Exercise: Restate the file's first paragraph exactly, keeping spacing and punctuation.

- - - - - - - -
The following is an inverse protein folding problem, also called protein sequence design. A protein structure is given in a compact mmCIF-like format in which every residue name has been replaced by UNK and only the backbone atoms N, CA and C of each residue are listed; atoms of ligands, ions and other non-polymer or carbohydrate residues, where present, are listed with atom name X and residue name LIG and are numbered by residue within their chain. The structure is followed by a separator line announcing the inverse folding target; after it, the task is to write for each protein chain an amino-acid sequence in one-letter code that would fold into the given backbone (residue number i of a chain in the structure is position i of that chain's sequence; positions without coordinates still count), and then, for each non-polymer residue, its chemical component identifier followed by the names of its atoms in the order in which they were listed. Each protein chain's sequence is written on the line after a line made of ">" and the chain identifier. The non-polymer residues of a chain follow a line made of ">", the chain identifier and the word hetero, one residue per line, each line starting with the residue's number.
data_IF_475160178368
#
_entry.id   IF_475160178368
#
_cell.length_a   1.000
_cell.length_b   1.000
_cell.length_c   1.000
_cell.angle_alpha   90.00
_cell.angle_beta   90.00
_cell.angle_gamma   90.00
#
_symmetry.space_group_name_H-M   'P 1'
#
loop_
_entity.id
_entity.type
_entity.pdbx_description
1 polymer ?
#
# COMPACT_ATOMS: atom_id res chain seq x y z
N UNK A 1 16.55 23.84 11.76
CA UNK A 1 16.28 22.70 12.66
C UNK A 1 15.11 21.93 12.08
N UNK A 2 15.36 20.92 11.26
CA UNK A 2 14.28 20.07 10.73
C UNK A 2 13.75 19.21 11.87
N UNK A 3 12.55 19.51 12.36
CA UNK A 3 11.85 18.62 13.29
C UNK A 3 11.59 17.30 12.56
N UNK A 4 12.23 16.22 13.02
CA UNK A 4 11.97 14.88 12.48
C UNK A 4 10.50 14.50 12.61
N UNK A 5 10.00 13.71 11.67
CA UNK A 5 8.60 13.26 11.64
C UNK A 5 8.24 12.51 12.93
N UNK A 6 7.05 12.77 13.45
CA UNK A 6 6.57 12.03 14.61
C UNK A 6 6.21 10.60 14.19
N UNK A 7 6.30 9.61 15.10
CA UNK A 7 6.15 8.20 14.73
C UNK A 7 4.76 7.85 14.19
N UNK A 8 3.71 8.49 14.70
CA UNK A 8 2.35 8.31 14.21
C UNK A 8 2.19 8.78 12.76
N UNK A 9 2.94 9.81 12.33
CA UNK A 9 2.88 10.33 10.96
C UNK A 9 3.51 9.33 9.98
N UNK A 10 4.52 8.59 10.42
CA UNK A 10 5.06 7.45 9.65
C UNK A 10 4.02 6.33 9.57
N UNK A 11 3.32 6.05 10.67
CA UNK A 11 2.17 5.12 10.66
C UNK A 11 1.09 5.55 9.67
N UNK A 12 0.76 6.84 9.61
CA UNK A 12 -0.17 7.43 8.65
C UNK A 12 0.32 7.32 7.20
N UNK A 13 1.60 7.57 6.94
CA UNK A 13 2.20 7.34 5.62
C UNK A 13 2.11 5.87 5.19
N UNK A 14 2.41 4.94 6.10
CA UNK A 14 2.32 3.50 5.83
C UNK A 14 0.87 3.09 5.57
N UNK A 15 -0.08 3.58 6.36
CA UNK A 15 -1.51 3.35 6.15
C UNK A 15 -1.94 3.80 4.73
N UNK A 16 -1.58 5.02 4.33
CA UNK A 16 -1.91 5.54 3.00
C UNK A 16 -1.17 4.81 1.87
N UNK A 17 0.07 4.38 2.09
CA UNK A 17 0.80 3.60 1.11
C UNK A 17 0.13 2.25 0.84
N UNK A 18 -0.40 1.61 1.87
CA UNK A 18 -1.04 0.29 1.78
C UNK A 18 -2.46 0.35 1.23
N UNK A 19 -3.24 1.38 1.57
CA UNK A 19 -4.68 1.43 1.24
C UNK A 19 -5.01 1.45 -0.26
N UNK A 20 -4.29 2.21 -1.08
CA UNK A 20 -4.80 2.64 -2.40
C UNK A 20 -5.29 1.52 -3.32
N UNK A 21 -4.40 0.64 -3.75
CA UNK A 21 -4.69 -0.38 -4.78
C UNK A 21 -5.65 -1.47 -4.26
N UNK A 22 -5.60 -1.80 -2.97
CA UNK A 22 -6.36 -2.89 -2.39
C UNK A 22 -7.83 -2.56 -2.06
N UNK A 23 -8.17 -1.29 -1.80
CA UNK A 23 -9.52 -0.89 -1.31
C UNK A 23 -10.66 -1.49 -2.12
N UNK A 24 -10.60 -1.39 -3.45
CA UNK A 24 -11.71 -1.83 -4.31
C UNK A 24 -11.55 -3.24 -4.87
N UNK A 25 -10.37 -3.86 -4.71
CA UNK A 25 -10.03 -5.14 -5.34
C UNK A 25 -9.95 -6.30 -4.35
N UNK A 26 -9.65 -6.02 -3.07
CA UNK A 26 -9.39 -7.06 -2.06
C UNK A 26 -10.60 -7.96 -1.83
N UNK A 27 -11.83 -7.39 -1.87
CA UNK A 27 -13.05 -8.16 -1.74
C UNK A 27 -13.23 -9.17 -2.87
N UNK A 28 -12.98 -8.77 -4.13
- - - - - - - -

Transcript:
The following is an inverse protein folding problem, also called protein sequence design. A protein structure is given in a compact mmCIF-like format in which every residue name has been replaced by UNK and only the backbone atoms N, CA and C of each residue are listed; atoms of ligands, ions and other non-polymer or carbohydrate residues, where present, are listed with atom name X and residue name LIG and are numbered by residue within their chain. The structure is followed by a separator line announcing the inverse folding target; after it, the task is to write for each protein chain an amino-acid sequence in one-letter code that would fold into the given backbone (residue number i of a chain in the structure is position i of that chain's sequence; positions without coordinates still count), and then, for each non-polymer residue, its chemical component identifier followed by the names of its atoms in the order in which they were listed. Each protein chain's sequence is written on the line after a line made of ">" and the chain identifier. The non-polymer residues of a chain follow a line made of ">", the chain identifier and the word hetero, one residue per line, each line starting with the residue's number.